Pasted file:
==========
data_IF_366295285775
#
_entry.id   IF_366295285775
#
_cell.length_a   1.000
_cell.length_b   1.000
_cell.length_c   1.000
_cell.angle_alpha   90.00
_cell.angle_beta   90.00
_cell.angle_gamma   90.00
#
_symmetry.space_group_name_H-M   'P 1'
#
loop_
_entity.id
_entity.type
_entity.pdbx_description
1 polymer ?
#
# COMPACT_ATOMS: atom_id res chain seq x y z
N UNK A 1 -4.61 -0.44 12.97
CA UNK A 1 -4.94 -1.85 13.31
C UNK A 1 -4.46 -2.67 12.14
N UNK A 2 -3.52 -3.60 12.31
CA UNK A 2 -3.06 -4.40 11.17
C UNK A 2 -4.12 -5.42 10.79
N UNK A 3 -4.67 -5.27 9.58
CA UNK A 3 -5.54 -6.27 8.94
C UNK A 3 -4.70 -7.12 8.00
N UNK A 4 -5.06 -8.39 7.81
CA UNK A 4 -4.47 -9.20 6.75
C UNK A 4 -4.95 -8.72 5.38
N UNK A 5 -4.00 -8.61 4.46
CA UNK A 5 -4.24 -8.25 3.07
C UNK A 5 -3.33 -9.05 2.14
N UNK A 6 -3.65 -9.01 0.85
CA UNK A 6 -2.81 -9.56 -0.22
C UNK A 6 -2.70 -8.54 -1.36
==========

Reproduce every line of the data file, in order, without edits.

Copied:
data_IF_366295285775
#
_entry.id   IF_366295285775
#
_cell.length_a   1.000
_cell.length_b   1.000
_cell.length_c   1.000
_cell.angle_alpha   90.00
_cell.angle_beta   90.00
_cell.angle_gamma   90.00
#
_symmetry.space_group_name_H-M   'P 1'
#
loop_
_entity.id
_entity.type
_entity.pdbx_description
1 polymer ?
#
# COMPACT_ATOMS: atom_id res chain seq x y z
N UNK A 1 -4.61 -0.44 12.97
CA UNK A 1 -4.94 -1.85 13.31
C UNK A 1 -4.46 -2.67 12.14
N UNK A 2 -3.52 -3.60 12.31
CA UNK A 2 -3.06 -4.40 11.17
C UNK A 2 -4.12 -5.42 10.79
N UNK A 3 -4.67 -5.27 9.58
CA UNK A 3 -5.54 -6.27 8.94
C UNK A 3 -4.70 -7.12 8.00
N UNK A 4 -5.06 -8.39 7.81
CA UNK A 4 -4.47 -9.20 6.75
C UNK A 4 -4.95 -8.72 5.38
N UNK A 5 -4.00 -8.61 4.46
CA UNK A 5 -4.24 -8.25 3.07
C UNK A 5 -3.33 -9.05 2.14
N UNK A 6 -3.65 -9.01 0.85
CA UNK A 6 -2.81 -9.56 -0.22
C UNK A 6 -2.70 -8.54 -1.36